"This collaboration worked so well because Mais is one of the most creative problem solvers I've ever seen, and Noha is just fearless," Wheeler says. "As a clinician, she walks into my lab and takes over working in areas she has never worked before. We did get lucky. It was just a perfect match of problems, people, and technology."

Moving forward

As Mousa works to finish up her Ph.D., she and her collaborators are refining the technique further. They believe the technique could be developed as a test that can be performed in a doctor's office to help assess breast cancer risk and determine whether breast cancer therapies are working. The technique could be used to measure other hormones and may in time prove useful in monitoring fertility treatments or risks of other cancers.

"We've filed a patent on the device, and we are working to quickly move this into the hands of people who know how to commercialize it," Wheeler says. "A couple of my students are graduating, and they are looking at spinning out a company that would develop this for market."

In addition, a clinical trial is under way, testing whether aromatase inhibitors can reduce the risk of breast cancer in menopausal women on hormone replacement therapy.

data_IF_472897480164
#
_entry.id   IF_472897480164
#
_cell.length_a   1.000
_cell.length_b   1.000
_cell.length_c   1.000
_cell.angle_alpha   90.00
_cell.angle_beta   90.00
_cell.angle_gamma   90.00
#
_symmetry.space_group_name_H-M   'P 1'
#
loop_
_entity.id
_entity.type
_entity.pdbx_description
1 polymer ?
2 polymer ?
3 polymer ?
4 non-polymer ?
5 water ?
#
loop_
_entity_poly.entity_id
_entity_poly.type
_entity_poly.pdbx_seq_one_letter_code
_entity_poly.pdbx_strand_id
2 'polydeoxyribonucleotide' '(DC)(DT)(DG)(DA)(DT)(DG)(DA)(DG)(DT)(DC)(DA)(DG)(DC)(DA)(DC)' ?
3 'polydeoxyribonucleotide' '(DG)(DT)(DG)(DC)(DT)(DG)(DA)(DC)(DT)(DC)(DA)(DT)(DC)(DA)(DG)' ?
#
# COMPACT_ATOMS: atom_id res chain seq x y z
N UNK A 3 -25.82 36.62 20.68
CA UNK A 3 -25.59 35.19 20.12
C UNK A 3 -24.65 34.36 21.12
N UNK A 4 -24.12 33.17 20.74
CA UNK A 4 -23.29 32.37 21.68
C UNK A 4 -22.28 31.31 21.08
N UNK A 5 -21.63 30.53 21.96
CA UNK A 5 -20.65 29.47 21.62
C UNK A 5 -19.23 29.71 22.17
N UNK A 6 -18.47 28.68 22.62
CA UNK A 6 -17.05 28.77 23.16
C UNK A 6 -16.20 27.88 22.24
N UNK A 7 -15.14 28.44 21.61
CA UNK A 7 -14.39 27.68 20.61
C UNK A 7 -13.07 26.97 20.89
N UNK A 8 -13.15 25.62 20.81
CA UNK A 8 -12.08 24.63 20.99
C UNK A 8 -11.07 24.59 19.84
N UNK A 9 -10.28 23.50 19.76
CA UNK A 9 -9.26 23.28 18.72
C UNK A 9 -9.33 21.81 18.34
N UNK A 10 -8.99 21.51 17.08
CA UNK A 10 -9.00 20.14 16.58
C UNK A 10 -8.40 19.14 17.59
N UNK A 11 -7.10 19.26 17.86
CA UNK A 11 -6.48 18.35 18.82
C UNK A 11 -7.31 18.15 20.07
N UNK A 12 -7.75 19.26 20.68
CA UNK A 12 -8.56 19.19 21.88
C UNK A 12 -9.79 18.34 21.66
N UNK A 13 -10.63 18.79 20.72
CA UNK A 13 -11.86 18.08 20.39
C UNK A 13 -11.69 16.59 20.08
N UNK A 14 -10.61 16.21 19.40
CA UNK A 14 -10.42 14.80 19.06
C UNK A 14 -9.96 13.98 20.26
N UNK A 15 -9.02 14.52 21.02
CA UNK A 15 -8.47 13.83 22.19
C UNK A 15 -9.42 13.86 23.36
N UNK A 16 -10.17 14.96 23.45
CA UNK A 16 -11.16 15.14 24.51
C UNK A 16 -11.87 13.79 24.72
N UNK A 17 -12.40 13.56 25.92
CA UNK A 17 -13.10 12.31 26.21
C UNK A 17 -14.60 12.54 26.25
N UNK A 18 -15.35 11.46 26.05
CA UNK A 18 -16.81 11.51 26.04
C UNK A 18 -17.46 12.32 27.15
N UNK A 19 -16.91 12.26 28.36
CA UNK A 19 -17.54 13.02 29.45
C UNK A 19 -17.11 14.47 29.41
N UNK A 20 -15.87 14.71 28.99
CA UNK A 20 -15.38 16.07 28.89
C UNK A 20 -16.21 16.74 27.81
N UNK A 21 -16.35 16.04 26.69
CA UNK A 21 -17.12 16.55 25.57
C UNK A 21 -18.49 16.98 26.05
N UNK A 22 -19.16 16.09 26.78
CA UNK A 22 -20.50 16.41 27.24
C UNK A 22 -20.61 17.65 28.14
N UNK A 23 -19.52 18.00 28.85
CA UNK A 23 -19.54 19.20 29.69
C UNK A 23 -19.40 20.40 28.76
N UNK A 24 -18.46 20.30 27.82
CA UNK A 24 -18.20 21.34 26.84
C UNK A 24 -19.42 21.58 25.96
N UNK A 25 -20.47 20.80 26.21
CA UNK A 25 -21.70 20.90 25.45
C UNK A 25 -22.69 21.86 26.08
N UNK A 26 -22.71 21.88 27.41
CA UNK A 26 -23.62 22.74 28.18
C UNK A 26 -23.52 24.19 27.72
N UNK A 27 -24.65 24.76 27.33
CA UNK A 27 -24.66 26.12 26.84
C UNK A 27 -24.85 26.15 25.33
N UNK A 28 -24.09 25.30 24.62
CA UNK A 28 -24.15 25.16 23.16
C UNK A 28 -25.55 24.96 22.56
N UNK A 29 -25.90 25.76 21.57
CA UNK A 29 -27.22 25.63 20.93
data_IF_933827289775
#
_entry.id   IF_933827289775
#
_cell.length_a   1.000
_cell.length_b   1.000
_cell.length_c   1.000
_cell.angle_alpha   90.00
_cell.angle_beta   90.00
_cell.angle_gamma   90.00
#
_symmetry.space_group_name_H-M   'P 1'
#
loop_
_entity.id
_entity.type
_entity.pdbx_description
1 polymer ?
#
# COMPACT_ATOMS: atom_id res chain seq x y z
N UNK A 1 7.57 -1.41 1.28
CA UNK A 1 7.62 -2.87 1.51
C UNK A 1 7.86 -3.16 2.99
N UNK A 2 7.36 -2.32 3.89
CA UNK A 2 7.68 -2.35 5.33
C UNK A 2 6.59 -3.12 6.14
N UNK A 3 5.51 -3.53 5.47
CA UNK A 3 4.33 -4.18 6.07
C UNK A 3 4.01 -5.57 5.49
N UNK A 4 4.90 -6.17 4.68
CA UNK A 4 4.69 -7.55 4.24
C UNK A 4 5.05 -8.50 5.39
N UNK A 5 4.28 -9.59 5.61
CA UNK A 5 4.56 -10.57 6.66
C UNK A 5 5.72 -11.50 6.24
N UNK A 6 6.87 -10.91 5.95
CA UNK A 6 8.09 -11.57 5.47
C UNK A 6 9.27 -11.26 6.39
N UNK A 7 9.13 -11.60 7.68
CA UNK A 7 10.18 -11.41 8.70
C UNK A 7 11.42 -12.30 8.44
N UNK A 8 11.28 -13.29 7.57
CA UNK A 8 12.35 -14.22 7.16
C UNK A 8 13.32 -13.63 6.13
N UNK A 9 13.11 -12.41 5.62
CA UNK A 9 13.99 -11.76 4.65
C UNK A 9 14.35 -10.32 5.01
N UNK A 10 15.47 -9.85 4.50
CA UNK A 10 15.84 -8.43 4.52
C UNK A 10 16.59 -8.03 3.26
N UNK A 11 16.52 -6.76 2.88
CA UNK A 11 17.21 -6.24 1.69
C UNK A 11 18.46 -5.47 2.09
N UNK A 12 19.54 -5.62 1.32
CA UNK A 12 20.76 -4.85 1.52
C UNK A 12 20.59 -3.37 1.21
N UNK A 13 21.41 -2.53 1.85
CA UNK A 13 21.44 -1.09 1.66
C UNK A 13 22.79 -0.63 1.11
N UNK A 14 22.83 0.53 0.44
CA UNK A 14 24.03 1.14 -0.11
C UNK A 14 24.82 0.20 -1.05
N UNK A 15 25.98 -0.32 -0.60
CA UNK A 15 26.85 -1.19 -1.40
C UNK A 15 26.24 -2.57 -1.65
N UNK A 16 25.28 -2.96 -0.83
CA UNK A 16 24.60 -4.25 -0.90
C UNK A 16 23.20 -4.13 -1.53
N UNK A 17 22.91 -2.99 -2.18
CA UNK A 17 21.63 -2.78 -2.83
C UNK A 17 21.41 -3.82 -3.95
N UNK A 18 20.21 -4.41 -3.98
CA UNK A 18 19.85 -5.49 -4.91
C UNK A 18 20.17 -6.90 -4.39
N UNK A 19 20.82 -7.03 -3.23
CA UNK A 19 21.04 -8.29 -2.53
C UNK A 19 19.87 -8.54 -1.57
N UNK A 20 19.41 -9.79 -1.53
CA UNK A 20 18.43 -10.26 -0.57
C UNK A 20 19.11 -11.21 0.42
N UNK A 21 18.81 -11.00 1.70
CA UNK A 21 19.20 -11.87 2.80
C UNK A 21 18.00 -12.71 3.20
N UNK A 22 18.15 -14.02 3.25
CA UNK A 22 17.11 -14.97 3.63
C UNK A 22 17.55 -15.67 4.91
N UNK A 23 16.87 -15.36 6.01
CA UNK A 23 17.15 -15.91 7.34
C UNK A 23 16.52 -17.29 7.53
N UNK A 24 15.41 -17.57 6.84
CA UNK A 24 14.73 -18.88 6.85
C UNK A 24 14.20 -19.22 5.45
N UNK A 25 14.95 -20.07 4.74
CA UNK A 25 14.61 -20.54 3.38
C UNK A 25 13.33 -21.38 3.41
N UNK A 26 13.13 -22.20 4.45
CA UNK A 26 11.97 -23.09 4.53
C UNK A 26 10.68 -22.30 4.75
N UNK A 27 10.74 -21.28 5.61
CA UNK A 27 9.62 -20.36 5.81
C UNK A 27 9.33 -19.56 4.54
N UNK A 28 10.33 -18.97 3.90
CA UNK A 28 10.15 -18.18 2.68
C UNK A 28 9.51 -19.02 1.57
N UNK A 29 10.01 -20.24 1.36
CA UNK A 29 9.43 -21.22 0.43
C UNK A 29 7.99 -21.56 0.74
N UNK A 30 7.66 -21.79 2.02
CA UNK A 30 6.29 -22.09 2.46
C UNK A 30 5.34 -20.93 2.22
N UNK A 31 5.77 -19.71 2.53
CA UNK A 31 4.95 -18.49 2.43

Mousa, who is also working as a clinical fellow in obstetrics and gynecology at Mount Sinai Hospital, and her husband plan to return to Egypt where they will pursue academic careers at Assiut University when they complete their studies. "I hope we will be able to continue this work and collaborate with our wonderful team in Canada," she says.

While the project will hopefully one day have a profound impact on women's health, it has left an indelible mark on the careers of the collaborators.

"I really loved that this was a fun project to do," Jebrail says. "I got to meet different groups, but it also allowed me to appreciate what I am doing in the lab. It is so easy to get caught up with research and not see how your work fits into the big picture, and I got to do that at a very early point in my career."

Lisa Seachrist Chiu is a science writer in Washington, D.C., and author of When a Gene Makes You Smell Like a Fish: ... and Other Tales about the Genes in Your Body.

Lisa Seachrist Chiu is a science writer in Washington, D.C.
10.1126/science.caredit.a0900140